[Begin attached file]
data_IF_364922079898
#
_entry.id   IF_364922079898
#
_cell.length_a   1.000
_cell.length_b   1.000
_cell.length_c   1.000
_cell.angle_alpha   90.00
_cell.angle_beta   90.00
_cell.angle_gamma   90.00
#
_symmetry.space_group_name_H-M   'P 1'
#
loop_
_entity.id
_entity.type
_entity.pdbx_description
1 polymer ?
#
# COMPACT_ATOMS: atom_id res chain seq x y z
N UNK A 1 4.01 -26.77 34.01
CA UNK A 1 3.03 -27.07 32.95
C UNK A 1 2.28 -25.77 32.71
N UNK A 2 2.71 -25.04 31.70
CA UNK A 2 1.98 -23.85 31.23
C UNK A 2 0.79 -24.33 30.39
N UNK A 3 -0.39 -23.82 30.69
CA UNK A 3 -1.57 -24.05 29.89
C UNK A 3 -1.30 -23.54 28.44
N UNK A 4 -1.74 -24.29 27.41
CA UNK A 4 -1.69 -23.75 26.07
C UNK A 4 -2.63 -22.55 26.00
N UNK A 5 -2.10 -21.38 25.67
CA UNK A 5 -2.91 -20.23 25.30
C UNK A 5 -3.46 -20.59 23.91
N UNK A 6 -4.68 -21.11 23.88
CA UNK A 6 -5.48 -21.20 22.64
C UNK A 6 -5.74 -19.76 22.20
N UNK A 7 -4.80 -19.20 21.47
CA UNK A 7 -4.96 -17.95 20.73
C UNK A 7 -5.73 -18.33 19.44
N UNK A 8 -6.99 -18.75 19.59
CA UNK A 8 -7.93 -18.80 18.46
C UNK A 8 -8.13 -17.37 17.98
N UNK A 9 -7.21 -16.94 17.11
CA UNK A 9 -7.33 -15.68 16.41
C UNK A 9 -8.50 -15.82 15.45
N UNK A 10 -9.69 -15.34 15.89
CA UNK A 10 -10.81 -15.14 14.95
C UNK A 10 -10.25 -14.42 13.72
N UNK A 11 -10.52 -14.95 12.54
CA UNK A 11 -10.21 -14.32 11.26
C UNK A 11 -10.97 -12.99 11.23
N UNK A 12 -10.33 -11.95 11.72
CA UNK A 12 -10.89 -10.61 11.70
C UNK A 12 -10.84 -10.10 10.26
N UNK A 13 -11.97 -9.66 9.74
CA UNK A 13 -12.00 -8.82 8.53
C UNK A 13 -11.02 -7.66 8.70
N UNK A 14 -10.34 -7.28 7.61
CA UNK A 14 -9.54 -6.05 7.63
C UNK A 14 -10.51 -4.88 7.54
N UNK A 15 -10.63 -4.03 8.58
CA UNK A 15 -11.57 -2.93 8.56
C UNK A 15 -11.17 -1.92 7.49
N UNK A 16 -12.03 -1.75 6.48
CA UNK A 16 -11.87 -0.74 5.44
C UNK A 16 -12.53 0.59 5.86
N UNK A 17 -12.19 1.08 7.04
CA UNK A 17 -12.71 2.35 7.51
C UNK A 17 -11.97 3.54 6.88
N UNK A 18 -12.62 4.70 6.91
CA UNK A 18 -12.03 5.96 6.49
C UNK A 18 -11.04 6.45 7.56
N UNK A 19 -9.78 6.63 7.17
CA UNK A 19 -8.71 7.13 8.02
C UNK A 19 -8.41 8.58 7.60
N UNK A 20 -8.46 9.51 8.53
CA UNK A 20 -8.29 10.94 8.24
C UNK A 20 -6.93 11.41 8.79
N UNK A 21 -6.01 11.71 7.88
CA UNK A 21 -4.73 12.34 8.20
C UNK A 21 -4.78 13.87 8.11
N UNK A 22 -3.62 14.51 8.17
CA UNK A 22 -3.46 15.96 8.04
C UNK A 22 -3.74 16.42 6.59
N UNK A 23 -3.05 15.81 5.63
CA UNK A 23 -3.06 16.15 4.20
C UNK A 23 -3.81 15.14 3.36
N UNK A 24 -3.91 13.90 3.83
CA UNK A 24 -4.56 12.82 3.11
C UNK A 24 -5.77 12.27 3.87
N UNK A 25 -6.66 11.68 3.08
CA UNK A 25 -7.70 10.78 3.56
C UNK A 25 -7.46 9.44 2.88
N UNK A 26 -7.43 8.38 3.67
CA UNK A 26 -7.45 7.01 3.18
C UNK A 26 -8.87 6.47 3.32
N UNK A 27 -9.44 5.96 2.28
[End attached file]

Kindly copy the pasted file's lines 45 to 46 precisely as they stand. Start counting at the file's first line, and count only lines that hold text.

N UNK A 9 -7.21 -16.94 17.11
CA UNK A 9 -7.33 -15.68 16.41